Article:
A few convective parameters

This is *not* an exhaustive list of parameters, nor is it everything you need to know about thunderstorms... and it's definitely not a how-to for forecasting thunderstorms. (Maybe someday...)

There are three necessary ingredients for convective weather:

Moisture is necessary in the middle or lower troposphere because without it, clouds and precipitation cannot be formed.

Instability is important, otherwise vertical development of storms is cut off.Lift is necessary because without it, storms cannot take advantage of their instability and moisture.

A fourth ingredient is necessary for certain types of storms: wind shear.

Moisture can be gauged from Skew-Ts, from looking at wet bulb and dew point temperatures. Lift can be surmised from synoptic-scale indicators of vertical motion (PVA, upper-level divergence, jet streak dynamics, lower-level WAA) or from model omega output. Shear is also easily read off of a skew-T or from raw radiosonde data.

To judge stability, a number of different indices are calculated. These can often give a good idea in advance if thunderstorms are possible on a given day.


The most important principle to keep in mind when dealing with instability is that warm air rises and cold air sinks. These indices tell to what degree that is occurring, and what that means to thunderstorm development. Some also account for moisture, which gives a somewhat more complete picture of the severe weather threat.


CAPE, or Convective Available Potential Energy, is the vertically integrated buoyancy of a parcel between the LFC (Level of Free Convection) and the EL (Equilibrium Level). It can be visualized on a Skew-T, and online Skew-Ts generally have a number for CAPE included.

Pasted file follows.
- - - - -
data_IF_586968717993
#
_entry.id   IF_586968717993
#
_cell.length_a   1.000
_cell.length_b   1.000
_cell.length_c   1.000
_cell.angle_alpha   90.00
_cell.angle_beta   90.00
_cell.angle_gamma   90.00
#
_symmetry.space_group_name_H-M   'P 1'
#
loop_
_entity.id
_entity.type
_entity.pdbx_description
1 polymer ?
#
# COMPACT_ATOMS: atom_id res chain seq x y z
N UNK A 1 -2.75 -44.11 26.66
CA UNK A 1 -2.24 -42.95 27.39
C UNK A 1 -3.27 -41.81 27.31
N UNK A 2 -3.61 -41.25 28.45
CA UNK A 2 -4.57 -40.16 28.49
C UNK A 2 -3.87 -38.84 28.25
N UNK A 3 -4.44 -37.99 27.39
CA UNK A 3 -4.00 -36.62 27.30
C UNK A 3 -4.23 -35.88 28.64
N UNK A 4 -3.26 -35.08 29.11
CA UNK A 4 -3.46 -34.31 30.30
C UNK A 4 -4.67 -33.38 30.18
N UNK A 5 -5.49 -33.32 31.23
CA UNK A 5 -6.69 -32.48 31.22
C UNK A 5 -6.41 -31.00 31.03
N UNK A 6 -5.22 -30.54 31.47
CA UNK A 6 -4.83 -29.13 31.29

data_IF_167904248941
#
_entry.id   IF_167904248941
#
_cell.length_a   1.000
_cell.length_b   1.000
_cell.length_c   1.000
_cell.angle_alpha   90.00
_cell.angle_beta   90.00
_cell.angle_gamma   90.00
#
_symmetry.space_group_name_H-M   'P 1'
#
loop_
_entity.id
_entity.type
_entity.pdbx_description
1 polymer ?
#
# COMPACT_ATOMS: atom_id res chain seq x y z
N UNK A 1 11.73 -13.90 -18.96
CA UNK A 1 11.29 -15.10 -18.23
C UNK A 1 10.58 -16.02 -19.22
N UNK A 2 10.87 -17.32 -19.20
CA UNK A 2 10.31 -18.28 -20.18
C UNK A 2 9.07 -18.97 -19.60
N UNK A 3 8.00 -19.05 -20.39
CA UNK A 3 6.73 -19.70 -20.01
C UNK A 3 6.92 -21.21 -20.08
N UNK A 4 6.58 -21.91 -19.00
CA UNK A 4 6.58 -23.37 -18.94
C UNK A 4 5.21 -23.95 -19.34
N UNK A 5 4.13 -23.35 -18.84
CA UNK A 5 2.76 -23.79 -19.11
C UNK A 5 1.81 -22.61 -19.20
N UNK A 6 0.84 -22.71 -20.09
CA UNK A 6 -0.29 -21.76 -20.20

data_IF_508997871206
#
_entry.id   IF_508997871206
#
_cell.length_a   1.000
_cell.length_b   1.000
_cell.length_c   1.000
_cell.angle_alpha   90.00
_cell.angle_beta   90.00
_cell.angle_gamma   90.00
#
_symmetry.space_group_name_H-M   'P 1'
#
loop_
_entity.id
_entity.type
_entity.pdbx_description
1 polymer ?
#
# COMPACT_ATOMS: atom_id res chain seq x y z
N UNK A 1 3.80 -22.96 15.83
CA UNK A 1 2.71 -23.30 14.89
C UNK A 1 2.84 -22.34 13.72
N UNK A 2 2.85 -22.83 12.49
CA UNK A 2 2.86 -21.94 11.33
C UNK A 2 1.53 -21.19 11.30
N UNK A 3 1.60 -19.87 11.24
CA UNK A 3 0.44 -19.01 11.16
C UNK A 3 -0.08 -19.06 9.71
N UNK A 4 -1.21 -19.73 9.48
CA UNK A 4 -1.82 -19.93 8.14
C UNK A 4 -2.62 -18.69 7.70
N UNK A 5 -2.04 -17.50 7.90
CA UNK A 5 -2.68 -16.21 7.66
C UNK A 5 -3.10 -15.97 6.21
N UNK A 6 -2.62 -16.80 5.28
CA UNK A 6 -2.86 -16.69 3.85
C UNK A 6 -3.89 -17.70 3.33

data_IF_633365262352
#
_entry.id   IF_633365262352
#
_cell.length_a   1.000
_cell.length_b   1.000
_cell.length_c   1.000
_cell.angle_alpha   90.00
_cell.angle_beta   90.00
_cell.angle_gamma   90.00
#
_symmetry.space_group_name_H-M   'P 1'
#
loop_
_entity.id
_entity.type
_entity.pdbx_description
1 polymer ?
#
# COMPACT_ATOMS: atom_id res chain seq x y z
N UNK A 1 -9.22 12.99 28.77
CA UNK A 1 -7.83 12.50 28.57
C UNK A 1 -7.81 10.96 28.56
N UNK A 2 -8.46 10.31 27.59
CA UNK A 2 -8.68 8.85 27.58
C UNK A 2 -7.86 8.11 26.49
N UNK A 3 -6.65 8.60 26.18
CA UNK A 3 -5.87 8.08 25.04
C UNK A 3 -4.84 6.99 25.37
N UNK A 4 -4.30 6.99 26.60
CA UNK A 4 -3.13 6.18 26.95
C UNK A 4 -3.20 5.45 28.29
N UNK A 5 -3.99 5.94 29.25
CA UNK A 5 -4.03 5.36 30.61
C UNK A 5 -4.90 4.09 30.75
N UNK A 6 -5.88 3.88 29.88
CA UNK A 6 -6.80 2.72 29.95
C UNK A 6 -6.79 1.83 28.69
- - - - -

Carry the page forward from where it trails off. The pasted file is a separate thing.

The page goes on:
CAPE is an amount of energy, and, like most parameters in the atmosphere, it is measured per unit mass so that it can be applied to any amount of air (or to a parcel). Thus, CAPE is measured in J/kg (Joules per kilogram).

The existence of CAPE indicates that upward motion will occur, as long as air is lifted to the LFC. Some sample values:

CAPE of 4000 J/kg is the strongest that any area generally sees in a season, and approximately 8000 J/kg is the strongest convection ever seen.


CIN, or Convective Inhibition, is the opposite of CAPE. It is the negative buoyancy which must be overcome by lift or thermodynamic processes in order to tap into the CAPE. It is also measured in J/kg.


LI, or Lifted Index, is a very popular and simple index for testing the instability of air. It is equal to T(env)-T(parcel) at 500 mb. The environmental temperature is read off of a skew-T or decoded from radiosonde data, and the parcel temperature is either the temperature a parcel of air from the surface would reach at 500 mb or the temperature that a mixed layer near the surface would reach at 500 mb (if there is mixing occuring).

A negative value of lifted index indicates that the parcel is warmer (positively buoyant; rising) than the environment at 500 mb. Some guideline values:/P>

Showalter Index

SI, or Showalter Index, is similar to lifted index but lifts its parcel from 850 mb. It is a good indicator of elevated convection.


K-index accounts for lapse rate and moisture content. I have seen two different formulas for this:

K = (T(850 mb) - T(500 mb)) + Td(850 mb) - Tdd(850 mb)